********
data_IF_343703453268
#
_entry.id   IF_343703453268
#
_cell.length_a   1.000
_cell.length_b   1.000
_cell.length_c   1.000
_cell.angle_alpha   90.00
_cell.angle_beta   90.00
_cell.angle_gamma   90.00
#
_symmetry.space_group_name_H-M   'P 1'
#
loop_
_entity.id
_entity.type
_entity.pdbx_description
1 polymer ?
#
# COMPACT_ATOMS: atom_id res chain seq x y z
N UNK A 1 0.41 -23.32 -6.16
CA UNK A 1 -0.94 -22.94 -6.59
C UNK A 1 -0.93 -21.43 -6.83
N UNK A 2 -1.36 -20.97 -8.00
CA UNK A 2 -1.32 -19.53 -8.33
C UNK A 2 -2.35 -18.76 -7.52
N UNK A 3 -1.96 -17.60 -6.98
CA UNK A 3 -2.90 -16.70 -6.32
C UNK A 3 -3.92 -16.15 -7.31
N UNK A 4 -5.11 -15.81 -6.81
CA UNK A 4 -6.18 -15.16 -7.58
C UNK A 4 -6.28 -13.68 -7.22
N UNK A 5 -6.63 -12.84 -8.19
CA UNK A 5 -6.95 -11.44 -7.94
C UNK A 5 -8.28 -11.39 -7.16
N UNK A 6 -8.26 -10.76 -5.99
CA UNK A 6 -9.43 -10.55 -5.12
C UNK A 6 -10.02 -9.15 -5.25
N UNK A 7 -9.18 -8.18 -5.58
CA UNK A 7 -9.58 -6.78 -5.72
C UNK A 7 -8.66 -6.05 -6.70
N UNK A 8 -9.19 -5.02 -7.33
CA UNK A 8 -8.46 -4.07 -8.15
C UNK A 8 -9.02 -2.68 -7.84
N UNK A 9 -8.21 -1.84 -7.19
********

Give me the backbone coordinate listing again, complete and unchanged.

data_IF_343703453268
#
_entry.id   IF_343703453268
#
_cell.length_a   1.000
_cell.length_b   1.000
_cell.length_c   1.000
_cell.angle_alpha   90.00
_cell.angle_beta   90.00
_cell.angle_gamma   90.00
#
_symmetry.space_group_name_H-M   'P 1'
#
loop_
_entity.id
_entity.type
_entity.pdbx_description
1 polymer ?
#
# COMPACT_ATOMS: atom_id res chain seq x y z
N UNK A 1 0.41 -23.32 -6.16
CA UNK A 1 -0.94 -22.94 -6.59
C UNK A 1 -0.93 -21.43 -6.83
N UNK A 2 -1.36 -20.97 -8.00
CA UNK A 2 -1.32 -19.53 -8.33
C UNK A 2 -2.35 -18.76 -7.52
N UNK A 3 -1.96 -17.60 -6.98
CA UNK A 3 -2.90 -16.70 -6.32
C UNK A 3 -3.92 -16.15 -7.31
N UNK A 4 -5.11 -15.81 -6.81
CA UNK A 4 -6.18 -15.16 -7.58
C UNK A 4 -6.28 -13.68 -7.22
N UNK A 5 -6.63 -12.84 -8.19
CA UNK A 5 -6.95 -11.44 -7.94
C UNK A 5 -8.28 -11.39 -7.16
N UNK A 6 -8.26 -10.76 -5.99
CA UNK A 6 -9.43 -10.55 -5.12
C UNK A 6 -10.02 -9.15 -5.25
N UNK A 7 -9.18 -8.18 -5.58
CA UNK A 7 -9.58 -6.78 -5.72
C UNK A 7 -8.66 -6.05 -6.70
N UNK A 8 -9.19 -5.02 -7.33
CA UNK A 8 -8.46 -4.07 -8.15
C UNK A 8 -9.02 -2.68 -7.84
N UNK A 9 -8.21 -1.84 -7.19